As I write this, I’m coming down off of the buzz that was Lord of the Rings Online’s 15th anniversary. All in all, I feel it was a celebration worthy of this MMORPG’s storied history, with the anniversary festival, dev diaries, soundtrack releases, and tons of free presents mixing together to make a heady elixir of fun.
Before I get going on everything else, I wanted to get one slight criticism out of the way. Maybe I’m completely alone in this, but Yondershire simply did not feel like an extension of the Shire to me. Having gone through the Shire’s quest hubs more times than I can count, certain expectations were built up… and Yondershire did not quite meet these. It felt more like a somewhat generic Eriador zone with Hobbit houses plunked down.
I guess what I’m trying to say is that as much as I tried to give the zone a chance to build up its own identity and feel, it didn’t achieve this goal. Your mileage may vary on this, but in my mind, Yondershire isn’t Shire at all, nor is it quite as Hobbity as I was hoping.
Not that I wanted Yondershire to be a clone of the Shire, mind you. I was certainly open to some significant variations and an experimental approach, and you can see how the devs had fun trying out a different tack for Hobbit culture. I really loved the taverns and indoor spaces, which had more of “ye olde English hunting lodge” look than the cozy Hobbit holes of the past.
I was taken aback by how many Hobbits there are in the four main towns of this region. The population density is far higher than anywhere in the Shire (I didn’t mean to rhyme that), an observation that is particularly noticed when you do step into a tavern and see crowds of hard-drinking patrons instead of a handful of procrastinating workers.
I will say that Yondershire ended up being far bigger in scope and quest offerings than I had anticipated. My expectations were drawing off of Wildwood and the Angle, two other recent low-level zone additions that were nice, but they weren’t full-fledged zones in and of themselves.
That’s not Yondershire. Yondershire is pretty dang big. I know this because some of the quests annoyingly have me travel from corner to corner to corner, almost like the devs were spreading their hands and saying, “See all of this we made? See? SEE?”
Yes, I did see. There’s a decent variety of landscape, although it is more rugged than the Shire proper. Probably my favorite locale was Gamwich, a Hobbit village centered around a scenic pond and tucked into the woods.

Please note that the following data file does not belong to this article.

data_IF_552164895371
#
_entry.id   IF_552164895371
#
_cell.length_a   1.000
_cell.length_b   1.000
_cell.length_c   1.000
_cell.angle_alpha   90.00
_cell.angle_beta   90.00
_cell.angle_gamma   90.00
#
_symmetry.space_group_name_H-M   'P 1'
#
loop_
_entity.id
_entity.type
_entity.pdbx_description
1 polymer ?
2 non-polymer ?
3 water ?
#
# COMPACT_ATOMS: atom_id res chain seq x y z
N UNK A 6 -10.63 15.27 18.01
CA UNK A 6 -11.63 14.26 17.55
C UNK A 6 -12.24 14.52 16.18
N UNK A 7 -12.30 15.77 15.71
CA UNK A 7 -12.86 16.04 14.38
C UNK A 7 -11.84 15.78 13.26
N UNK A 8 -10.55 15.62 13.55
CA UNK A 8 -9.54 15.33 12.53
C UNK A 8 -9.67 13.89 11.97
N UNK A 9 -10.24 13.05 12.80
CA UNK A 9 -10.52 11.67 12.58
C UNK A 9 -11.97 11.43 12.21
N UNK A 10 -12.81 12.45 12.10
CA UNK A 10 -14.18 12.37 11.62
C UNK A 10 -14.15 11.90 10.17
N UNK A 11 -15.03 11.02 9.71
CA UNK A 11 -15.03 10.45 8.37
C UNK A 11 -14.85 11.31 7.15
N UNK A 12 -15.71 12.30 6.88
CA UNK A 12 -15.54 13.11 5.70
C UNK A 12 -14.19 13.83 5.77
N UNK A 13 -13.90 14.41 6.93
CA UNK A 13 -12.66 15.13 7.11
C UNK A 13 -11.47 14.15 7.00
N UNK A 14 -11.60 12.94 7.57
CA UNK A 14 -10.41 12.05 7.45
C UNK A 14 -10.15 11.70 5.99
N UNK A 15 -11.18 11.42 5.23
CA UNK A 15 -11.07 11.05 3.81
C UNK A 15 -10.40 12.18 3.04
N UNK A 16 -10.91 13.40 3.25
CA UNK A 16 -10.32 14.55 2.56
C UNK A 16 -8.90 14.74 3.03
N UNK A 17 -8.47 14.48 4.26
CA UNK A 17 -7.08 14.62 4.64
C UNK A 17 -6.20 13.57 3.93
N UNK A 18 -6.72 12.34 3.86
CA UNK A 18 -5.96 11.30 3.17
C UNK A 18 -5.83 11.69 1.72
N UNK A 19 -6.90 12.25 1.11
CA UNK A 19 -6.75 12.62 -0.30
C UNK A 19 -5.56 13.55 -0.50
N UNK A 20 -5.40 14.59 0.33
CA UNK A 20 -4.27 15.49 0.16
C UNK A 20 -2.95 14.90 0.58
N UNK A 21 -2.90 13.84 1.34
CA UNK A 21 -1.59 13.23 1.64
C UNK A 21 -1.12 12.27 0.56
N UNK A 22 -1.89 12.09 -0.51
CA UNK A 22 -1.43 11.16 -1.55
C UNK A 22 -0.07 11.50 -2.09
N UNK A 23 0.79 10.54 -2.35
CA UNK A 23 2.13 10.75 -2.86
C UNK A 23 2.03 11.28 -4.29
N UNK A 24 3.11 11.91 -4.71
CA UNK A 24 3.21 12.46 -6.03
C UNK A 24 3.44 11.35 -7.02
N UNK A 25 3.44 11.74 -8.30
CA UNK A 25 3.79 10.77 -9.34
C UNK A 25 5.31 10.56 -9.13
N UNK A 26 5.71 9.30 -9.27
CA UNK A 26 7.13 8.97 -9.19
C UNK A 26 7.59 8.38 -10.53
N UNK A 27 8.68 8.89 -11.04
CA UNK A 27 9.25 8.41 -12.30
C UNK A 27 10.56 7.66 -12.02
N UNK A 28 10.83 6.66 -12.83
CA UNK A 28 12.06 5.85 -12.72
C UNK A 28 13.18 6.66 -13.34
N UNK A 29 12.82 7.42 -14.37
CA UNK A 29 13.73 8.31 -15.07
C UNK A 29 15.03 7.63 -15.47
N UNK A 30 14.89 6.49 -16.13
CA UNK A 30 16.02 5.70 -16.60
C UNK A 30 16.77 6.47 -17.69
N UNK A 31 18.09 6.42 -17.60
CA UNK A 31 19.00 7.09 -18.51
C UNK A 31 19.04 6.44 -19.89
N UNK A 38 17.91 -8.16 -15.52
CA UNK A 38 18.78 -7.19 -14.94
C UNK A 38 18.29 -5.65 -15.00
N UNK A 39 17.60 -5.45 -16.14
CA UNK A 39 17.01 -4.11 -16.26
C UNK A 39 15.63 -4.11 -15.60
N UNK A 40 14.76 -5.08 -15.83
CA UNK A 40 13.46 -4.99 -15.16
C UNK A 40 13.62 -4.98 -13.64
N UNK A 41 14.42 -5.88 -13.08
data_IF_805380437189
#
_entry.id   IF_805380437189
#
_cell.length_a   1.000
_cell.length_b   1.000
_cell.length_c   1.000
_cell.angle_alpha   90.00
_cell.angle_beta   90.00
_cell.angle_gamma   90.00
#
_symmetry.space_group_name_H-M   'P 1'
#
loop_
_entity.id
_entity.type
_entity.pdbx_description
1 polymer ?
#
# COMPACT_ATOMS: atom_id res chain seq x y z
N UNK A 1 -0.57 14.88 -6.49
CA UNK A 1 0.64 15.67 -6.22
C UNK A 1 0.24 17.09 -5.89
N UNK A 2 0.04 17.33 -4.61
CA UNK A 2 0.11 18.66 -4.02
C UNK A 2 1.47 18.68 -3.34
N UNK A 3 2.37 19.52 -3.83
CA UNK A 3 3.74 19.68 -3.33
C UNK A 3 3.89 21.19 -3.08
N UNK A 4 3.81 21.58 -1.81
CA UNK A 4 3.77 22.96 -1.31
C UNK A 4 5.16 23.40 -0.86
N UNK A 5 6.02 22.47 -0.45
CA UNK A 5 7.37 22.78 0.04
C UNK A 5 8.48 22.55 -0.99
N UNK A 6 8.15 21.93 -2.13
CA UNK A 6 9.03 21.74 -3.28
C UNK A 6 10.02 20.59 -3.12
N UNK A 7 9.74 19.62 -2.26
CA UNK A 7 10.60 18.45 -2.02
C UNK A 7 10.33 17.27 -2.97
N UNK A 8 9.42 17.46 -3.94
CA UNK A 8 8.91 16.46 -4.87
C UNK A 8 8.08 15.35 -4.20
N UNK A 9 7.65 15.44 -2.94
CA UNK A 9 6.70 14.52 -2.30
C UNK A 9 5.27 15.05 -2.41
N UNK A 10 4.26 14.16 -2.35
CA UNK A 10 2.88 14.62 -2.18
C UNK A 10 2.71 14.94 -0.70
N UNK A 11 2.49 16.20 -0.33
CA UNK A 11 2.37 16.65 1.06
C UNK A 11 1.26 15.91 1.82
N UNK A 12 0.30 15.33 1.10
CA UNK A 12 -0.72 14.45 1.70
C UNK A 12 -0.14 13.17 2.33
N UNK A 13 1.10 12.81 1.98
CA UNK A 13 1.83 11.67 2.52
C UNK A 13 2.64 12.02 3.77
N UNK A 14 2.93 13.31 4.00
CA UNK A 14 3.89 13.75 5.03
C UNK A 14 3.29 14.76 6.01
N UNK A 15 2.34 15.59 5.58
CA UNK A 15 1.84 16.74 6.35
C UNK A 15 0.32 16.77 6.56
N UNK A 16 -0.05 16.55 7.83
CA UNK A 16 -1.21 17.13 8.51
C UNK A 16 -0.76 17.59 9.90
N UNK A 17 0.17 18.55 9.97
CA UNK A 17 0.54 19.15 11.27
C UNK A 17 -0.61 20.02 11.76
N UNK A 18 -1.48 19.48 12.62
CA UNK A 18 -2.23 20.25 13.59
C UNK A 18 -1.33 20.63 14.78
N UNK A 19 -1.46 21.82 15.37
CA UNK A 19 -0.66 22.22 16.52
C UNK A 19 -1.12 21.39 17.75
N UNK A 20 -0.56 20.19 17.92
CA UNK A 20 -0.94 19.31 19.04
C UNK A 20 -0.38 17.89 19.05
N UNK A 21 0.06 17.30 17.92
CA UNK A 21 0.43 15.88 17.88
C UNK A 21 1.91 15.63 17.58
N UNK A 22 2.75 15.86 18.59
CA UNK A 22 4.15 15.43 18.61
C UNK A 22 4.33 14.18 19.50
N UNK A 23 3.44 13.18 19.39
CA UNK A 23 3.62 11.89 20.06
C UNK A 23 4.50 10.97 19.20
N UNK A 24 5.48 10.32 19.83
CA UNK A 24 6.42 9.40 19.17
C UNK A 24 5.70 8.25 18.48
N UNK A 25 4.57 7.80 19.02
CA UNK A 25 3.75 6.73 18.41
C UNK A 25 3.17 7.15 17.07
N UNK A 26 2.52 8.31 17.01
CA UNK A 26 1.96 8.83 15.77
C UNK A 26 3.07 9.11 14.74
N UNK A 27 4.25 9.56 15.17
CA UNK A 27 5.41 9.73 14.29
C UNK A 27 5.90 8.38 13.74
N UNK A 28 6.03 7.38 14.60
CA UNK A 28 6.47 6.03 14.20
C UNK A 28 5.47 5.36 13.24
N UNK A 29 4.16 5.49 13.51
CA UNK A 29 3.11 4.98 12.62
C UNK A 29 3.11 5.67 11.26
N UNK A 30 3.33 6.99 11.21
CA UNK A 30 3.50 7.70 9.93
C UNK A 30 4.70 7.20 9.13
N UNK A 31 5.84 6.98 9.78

And egads, the quests. There are so, so many of them, with several being parts of larger chains with some delightfully quirky storylines. There is the return of Shire traditions, like running the Quick Post or playing hide-and-seekers. There’s an amazing storyline involving Bingo Boffin and his extended family that totally made my day. There are a few bouts of hunting through ruins and rooting out ruffians. And there’s at least one very naughty goose on the prowl.
Starting at level 20, Yondershire offers a new path for leveling through that range. Instead of heading off to Lone-lands and North Downs after Bree-land, you now have the option to dither about with Hobbits for the better part of 10 levels if you so wish. It’s not the fastest leveling, but the sheer quest density means that you’re going to get a good amount of XP for the effort.
There are also plenty of deeds — and attached LOTRO Points — to grab here, even if you’ve over-leveled. In fact, I’d say that it’s worth doing even if your character is too mighty for Yondershire, for story, for LP, and for the Hobbit housing decor that you can purchase with high enough rep. I maxed out my reputation a bit before running out of quests, and I had a nice time equipping my house with some of these decor items.
I was a bit let down that the options at the vendor didn’t include the newer art assets that you can see throughout Yondershire, especially the ones on display in the tavern.
With colorful characters, gobs of storylines, and a returned to relaxed Hobbit adventuring, the Yondershire is an above-average addition to the LOTRO zone roster. It also pleasingly fills in the map space between Ered Luin and the Shire, offering yet more landscape continuity to this ever-expanding world.